I’m always looking out for new books on the subject of bigfoot, whether it be fiction or non fiction. While I looking last month I stumbled on a true gem. My Neighbors From the Woods by Donna Campbell Smith. It’s a wonderful tale about a woman living alone in her cabin that starts to notice strange happenings around her property. At first it’s just a large print, then missing chickens, and eventually she has to come to terms that a bigfoot is habitually visiting her property.
When I was looking up some information on the author I realized I stumbled on this amazing woman who was just as interesting to me as her book. I reached out to her in hopes that she might share a bit of her life with all of us. So here is a Q&A with Donna Campbell Smith…
Q. Can you tell me a little bit about your childhood? What you liked to do, family life etc.
A. I grew up in a small town at a time when it was perfectly safe to skate, ride bikes, and play all over the neighborhood. My parents were both good story tellers (we didn’t have tv back then). I loved to read from the time I learned how. My sister was sick a lot, she had chronic asthma. So, I played alone a lot when I was little and developed a great imagination.
Q. Did you have any hobbies you enjoyed?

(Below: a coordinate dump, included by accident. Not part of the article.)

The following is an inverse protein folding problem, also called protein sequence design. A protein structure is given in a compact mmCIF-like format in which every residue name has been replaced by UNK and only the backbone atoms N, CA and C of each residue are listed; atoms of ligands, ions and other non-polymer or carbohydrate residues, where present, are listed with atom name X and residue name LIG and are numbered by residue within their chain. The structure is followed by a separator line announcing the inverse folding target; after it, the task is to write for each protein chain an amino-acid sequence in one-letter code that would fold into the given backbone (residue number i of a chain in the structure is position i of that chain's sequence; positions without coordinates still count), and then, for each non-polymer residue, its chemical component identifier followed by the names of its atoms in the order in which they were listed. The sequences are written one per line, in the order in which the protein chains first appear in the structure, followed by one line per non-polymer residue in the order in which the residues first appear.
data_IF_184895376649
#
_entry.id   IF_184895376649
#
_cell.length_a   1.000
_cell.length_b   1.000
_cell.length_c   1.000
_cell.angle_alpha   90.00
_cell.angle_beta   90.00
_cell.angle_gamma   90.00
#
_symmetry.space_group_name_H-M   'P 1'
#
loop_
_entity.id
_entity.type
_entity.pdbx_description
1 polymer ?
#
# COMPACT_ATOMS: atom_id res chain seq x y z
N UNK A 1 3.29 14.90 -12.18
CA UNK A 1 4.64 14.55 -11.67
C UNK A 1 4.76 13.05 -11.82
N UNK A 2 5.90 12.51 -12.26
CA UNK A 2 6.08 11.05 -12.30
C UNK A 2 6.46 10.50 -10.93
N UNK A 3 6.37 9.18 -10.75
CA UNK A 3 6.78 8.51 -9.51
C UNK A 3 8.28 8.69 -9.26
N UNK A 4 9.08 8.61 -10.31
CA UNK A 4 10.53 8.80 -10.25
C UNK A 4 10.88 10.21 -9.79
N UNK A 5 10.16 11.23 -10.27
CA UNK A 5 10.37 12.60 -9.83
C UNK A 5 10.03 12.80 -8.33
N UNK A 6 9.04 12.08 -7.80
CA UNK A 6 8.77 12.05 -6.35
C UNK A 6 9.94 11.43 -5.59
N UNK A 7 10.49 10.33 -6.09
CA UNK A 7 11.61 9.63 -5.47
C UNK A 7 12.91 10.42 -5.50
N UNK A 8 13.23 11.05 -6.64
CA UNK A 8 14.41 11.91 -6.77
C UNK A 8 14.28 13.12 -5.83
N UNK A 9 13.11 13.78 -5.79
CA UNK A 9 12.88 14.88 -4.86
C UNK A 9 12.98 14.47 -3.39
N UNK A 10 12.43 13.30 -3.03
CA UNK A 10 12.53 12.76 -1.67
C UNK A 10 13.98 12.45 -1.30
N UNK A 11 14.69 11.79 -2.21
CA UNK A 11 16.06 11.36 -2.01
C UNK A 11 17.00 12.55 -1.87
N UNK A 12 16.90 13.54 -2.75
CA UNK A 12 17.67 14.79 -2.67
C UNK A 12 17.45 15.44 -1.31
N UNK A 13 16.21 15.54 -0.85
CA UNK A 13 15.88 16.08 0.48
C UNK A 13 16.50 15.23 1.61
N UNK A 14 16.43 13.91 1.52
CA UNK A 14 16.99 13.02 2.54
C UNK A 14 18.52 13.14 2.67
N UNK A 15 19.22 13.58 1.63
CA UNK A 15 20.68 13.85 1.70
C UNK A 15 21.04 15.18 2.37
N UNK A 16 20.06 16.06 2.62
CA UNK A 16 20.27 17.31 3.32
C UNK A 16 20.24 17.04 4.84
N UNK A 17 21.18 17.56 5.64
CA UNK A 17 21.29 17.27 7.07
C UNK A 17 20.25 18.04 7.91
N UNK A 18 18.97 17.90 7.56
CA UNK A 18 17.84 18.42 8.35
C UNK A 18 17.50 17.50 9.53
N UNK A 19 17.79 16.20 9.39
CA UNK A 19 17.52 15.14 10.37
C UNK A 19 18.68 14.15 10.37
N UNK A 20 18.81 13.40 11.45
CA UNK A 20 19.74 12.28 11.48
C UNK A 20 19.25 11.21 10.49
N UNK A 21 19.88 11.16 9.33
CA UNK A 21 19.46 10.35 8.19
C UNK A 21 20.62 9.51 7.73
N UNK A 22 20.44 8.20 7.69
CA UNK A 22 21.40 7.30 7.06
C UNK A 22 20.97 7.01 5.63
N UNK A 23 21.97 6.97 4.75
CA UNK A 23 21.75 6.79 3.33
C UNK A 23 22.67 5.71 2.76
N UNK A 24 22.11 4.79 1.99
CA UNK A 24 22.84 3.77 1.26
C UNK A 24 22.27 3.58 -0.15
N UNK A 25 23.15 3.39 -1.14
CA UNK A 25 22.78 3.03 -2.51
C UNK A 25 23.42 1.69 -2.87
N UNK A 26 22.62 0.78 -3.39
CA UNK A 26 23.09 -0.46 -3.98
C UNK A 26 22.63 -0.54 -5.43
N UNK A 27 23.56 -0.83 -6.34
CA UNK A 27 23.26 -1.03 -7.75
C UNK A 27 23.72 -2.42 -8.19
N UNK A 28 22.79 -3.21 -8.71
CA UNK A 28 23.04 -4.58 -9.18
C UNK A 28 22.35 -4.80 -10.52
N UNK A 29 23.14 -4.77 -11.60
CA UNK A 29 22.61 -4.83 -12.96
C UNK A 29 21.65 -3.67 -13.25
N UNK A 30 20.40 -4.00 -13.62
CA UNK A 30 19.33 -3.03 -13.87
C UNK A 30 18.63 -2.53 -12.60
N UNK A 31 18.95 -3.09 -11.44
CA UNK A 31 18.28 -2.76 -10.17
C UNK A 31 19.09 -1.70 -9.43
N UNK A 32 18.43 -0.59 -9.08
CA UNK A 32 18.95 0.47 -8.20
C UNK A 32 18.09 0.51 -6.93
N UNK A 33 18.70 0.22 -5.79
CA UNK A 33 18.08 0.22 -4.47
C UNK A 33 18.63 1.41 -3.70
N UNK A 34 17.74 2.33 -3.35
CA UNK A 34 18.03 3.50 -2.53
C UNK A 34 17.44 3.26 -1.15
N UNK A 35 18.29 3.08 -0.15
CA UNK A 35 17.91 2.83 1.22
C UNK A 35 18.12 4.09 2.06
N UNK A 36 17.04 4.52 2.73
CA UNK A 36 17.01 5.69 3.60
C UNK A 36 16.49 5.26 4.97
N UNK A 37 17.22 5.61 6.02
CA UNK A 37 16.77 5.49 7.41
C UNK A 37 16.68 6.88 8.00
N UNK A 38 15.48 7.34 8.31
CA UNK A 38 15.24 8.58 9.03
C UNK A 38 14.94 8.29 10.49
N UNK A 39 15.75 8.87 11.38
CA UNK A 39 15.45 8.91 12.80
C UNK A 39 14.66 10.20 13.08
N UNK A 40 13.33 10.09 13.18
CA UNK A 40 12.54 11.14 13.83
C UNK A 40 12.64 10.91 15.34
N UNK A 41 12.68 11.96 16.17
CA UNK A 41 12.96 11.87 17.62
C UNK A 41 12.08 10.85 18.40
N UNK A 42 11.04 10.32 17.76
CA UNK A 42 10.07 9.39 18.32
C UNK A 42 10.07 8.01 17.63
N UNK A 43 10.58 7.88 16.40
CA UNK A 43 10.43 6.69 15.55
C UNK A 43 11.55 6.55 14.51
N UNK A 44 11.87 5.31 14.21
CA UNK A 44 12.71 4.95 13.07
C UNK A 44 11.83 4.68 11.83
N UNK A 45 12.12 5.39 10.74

A. The first hobby I can remember was stamp collecting. I liked collecting things which included a 4-H project of learning about insects. I kept “specimens” in empty medicine bottles and jars. My mother was afraid to come in my rom for fear of what I might have in the closet shelves. Neighbors would bring any weird bugs they found to me for my collection. I’d go to the library for insect books to identify them.
Q. Were you often outdoors? Did you enjoy outdoor activities?
A. I loved playing outdoors: climbing trees, playing with neighborhood children, making “playhouses” by drawing the rooms in the dirt with a stick, and riding my bike and roller skating.
Q. How old were you when you got bit by the writing bug?
A. I think I was a young teen, or maybe 12, when I decided I wanted to write a book. I didn’t get very far with that. But, in school I loved writing assignments, even term papers. I still enjoy researching and writing both fiction and non-fiction. In high school I especially enjoyed learning to write poetry. I still do.
Q. What was the first subject you wrote about?
A. Professionally, I started out writing about horses and horse care. I have an associate degree in equine technology, so I relied on what I’d learned in school and in my own horse business. I wrote for some magazines and was youth editor for an equine website back when dot-com was a big deal. The site eventually when out of business. I continued freelance writing, primarily for horse magazines.
Q. What is your favorite topic to write about?
A. I like to write about nature, travel, history (NC in particular) and people. But as a freelancer I’ve written about a wide variety of subjects. Give me a deadline with the promise of a check at the end and I’ll write it.
Q. For decades you worked in the equine industry. breeding, training etc. What was your favorite part about working with horses? And what made you choose that career?